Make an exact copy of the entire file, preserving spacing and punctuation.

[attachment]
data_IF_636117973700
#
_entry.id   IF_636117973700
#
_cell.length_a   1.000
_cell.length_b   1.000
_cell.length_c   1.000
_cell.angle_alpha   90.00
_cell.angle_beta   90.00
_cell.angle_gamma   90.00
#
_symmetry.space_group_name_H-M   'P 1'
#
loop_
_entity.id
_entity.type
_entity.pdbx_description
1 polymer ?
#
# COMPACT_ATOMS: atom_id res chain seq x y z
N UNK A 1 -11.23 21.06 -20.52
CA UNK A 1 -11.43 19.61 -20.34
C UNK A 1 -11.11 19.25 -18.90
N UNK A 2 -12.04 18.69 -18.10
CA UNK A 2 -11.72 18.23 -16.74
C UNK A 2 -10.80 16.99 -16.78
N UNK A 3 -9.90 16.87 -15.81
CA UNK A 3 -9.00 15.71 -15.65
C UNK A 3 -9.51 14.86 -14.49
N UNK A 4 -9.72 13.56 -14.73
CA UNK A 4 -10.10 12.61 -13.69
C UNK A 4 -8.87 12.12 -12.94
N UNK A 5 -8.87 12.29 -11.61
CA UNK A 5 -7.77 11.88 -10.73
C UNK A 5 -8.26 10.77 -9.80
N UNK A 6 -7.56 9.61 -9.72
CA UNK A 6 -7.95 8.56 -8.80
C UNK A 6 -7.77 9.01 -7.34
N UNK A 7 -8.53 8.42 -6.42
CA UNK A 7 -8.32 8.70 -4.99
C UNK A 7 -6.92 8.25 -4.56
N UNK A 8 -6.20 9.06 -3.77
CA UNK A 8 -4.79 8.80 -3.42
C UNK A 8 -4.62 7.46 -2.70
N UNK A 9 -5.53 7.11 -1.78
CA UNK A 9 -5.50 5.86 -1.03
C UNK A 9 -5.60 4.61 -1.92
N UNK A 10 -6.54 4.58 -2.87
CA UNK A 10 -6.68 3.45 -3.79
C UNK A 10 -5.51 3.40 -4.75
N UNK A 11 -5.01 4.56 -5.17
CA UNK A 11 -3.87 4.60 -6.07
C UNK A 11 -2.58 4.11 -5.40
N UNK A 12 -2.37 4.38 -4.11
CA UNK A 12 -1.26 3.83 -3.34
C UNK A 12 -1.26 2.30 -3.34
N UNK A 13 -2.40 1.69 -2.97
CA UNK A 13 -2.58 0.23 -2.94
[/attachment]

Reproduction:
data_IF_636117973700
#
_entry.id   IF_636117973700
#
_cell.length_a   1.000
_cell.length_b   1.000
_cell.length_c   1.000
_cell.angle_alpha   90.00
_cell.angle_beta   90.00
_cell.angle_gamma   90.00
#
_symmetry.space_group_name_H-M   'P 1'
#
loop_
_entity.id
_entity.type
_entity.pdbx_description
1 polymer ?
#
# COMPACT_ATOMS: atom_id res chain seq x y z
N UNK A 1 -11.23 21.06 -20.52
CA UNK A 1 -11.43 19.61 -20.34
C UNK A 1 -11.11 19.25 -18.90
N UNK A 2 -12.04 18.69 -18.10
CA UNK A 2 -11.72 18.23 -16.74
C UNK A 2 -10.80 16.99 -16.78
N UNK A 3 -9.90 16.87 -15.81
CA UNK A 3 -9.00 15.71 -15.65
C UNK A 3 -9.51 14.86 -14.49
N UNK A 4 -9.72 13.56 -14.73
CA UNK A 4 -10.10 12.61 -13.69
C UNK A 4 -8.87 12.12 -12.94
N UNK A 5 -8.87 12.29 -11.61
CA UNK A 5 -7.77 11.88 -10.73
C UNK A 5 -8.26 10.77 -9.80
N UNK A 6 -7.56 9.61 -9.72
CA UNK A 6 -7.95 8.56 -8.80
C UNK A 6 -7.77 9.01 -7.34
N UNK A 7 -8.53 8.42 -6.42
CA UNK A 7 -8.32 8.70 -4.99
C UNK A 7 -6.92 8.25 -4.56
N UNK A 8 -6.20 9.06 -3.77
CA UNK A 8 -4.79 8.80 -3.42
C UNK A 8 -4.62 7.46 -2.70
N UNK A 9 -5.53 7.11 -1.78
CA UNK A 9 -5.50 5.86 -1.03
C UNK A 9 -5.60 4.61 -1.92
N UNK A 10 -6.54 4.58 -2.87
CA UNK A 10 -6.68 3.45 -3.79
C UNK A 10 -5.51 3.40 -4.75
N UNK A 11 -5.01 4.56 -5.17
CA UNK A 11 -3.87 4.60 -6.07
C UNK A 11 -2.58 4.11 -5.40
N UNK A 12 -2.37 4.38 -4.11
CA UNK A 12 -1.26 3.83 -3.34
C UNK A 12 -1.26 2.30 -3.34
N UNK A 13 -2.40 1.69 -2.97
CA UNK A 13 -2.58 0.23 -2.94